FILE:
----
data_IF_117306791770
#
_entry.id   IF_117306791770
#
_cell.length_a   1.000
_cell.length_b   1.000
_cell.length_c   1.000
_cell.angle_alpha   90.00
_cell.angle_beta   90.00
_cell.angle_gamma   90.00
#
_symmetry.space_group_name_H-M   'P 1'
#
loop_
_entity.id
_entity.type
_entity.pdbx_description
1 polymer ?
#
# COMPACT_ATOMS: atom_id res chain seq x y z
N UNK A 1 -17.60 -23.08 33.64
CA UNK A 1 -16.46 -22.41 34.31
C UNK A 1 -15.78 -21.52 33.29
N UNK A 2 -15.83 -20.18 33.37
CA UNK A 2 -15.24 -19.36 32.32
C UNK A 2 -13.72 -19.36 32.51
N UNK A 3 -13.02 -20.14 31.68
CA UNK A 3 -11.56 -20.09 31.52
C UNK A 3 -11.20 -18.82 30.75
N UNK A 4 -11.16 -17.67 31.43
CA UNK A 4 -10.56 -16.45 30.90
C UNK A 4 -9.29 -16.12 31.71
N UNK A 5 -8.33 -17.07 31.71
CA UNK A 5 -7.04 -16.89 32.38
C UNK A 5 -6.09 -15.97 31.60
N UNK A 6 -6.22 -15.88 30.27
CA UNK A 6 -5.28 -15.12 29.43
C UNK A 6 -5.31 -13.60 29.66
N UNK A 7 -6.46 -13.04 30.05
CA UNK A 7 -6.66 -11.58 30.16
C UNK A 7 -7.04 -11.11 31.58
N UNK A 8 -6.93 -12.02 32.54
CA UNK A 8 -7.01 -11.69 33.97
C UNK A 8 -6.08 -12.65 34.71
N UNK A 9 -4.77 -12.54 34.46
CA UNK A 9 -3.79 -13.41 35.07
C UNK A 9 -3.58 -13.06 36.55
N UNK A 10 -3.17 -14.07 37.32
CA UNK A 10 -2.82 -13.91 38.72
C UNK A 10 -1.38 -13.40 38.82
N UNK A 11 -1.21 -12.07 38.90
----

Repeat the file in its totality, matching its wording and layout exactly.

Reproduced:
data_IF_117306791770
#
_entry.id   IF_117306791770
#
_cell.length_a   1.000
_cell.length_b   1.000
_cell.length_c   1.000
_cell.angle_alpha   90.00
_cell.angle_beta   90.00
_cell.angle_gamma   90.00
#
_symmetry.space_group_name_H-M   'P 1'
#
loop_
_entity.id
_entity.type
_entity.pdbx_description
1 polymer ?
#
# COMPACT_ATOMS: atom_id res chain seq x y z
N UNK A 1 -17.60 -23.08 33.64
CA UNK A 1 -16.46 -22.41 34.31
C UNK A 1 -15.78 -21.52 33.29
N UNK A 2 -15.83 -20.18 33.37
CA UNK A 2 -15.24 -19.36 32.32
C UNK A 2 -13.72 -19.36 32.51
N UNK A 3 -13.02 -20.14 31.68
CA UNK A 3 -11.56 -20.09 31.52
C UNK A 3 -11.20 -18.82 30.75
N UNK A 4 -11.16 -17.67 31.43
CA UNK A 4 -10.56 -16.45 30.90
C UNK A 4 -9.29 -16.12 31.71
N UNK A 5 -8.33 -17.07 31.71
CA UNK A 5 -7.04 -16.89 32.38
C UNK A 5 -6.09 -15.97 31.60
N UNK A 6 -6.22 -15.88 30.27
CA UNK A 6 -5.28 -15.12 29.43
C UNK A 6 -5.31 -13.60 29.66
N UNK A 7 -6.46 -13.04 30.05
CA UNK A 7 -6.66 -11.58 30.16
C UNK A 7 -7.04 -11.11 31.58
N UNK A 8 -6.93 -12.02 32.54
CA UNK A 8 -7.01 -11.69 33.97
C UNK A 8 -6.08 -12.65 34.71
N UNK A 9 -4.77 -12.54 34.46
CA UNK A 9 -3.79 -13.41 35.07
C UNK A 9 -3.58 -13.06 36.55
N UNK A 10 -3.17 -14.07 37.32
CA UNK A 10 -2.82 -13.91 38.72
C UNK A 10 -1.38 -13.40 38.82
N UNK A 11 -1.21 -12.07 38.90